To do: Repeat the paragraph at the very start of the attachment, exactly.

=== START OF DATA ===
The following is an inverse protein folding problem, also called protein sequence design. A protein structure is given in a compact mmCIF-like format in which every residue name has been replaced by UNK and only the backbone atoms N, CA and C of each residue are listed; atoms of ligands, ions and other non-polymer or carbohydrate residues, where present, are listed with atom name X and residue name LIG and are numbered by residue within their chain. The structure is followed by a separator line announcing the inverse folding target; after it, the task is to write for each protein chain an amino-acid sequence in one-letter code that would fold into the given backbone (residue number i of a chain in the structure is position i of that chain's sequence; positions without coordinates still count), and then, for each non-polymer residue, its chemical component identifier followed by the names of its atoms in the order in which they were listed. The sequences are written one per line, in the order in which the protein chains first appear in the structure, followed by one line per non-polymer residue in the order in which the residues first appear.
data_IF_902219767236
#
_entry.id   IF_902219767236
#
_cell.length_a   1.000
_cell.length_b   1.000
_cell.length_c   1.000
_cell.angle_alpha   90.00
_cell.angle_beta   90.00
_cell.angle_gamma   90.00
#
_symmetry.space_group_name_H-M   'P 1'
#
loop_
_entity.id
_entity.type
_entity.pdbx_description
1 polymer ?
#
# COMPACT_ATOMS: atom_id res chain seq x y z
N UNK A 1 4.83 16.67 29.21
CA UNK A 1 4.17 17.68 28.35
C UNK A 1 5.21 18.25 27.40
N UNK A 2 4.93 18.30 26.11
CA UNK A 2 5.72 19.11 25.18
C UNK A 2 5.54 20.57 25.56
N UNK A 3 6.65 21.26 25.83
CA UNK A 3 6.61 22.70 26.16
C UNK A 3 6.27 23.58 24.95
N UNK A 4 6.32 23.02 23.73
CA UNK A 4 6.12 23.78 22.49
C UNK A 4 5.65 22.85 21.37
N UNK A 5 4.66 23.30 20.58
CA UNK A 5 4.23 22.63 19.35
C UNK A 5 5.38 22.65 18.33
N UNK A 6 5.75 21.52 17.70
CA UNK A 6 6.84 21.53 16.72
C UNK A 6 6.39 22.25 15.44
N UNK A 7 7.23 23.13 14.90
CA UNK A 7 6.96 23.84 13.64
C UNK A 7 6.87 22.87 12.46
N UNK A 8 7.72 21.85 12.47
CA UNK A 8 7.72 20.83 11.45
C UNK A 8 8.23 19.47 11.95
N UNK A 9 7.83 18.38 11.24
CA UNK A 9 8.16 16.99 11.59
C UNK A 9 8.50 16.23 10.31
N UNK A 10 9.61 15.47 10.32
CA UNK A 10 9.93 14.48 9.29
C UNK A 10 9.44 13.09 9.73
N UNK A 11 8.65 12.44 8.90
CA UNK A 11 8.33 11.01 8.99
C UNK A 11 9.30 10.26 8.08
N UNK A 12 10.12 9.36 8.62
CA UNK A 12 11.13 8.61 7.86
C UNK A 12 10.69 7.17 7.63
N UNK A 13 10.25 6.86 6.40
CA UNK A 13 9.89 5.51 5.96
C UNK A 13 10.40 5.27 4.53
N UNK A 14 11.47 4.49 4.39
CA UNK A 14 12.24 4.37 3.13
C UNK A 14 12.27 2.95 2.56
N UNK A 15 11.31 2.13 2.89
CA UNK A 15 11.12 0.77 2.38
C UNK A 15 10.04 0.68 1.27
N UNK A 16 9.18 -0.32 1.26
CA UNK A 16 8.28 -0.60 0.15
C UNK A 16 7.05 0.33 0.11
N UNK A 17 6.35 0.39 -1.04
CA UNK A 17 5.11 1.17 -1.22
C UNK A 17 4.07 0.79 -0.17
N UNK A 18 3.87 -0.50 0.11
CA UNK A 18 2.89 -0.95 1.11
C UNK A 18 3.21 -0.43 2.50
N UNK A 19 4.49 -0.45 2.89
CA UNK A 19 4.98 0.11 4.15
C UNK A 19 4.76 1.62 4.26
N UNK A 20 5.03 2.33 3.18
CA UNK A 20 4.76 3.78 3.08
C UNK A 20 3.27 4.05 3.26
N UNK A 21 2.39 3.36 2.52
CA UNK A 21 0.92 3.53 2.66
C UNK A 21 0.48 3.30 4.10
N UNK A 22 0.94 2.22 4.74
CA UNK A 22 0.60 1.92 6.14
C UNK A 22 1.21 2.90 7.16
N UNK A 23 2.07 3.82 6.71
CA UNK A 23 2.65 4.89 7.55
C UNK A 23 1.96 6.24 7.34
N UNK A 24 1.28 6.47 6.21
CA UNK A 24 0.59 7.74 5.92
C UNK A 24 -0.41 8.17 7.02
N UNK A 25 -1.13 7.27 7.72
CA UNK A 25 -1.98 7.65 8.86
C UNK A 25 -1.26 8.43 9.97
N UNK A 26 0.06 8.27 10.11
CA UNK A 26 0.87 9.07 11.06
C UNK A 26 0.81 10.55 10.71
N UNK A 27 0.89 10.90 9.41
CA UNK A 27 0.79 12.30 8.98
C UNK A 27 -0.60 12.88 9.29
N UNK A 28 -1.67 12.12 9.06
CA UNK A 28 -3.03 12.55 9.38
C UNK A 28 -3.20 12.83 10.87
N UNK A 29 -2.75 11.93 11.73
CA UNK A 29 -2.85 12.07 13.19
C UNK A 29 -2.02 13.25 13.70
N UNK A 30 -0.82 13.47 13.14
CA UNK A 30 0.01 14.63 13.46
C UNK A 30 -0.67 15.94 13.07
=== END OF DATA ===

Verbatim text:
The following is an inverse protein folding problem, also called protein sequence design. A protein structure is given in a compact mmCIF-like format in which every residue name has been replaced by UNK and only the backbone atoms N, CA and C of each residue are listed; atoms of ligands, ions and other non-polymer or carbohydrate residues, where present, are listed with atom name X and residue name LIG and are numbered by residue within their chain. The structure is followed by a separator line announcing the inverse folding target; after it, the task is to write for each protein chain an amino-acid sequence in one-letter code that would fold into the given backbone (residue number i of a chain in the structure is position i of that chain's sequence; positions without coordinates still count), and then, for each non-polymer residue, its chemical component identifier followed by the names of its atoms in the order in which they were listed. The sequences are written one per line, in the order in which the protein chains first appear in the structure, followed by one line per non-polymer residue in the order in which the residues first appear.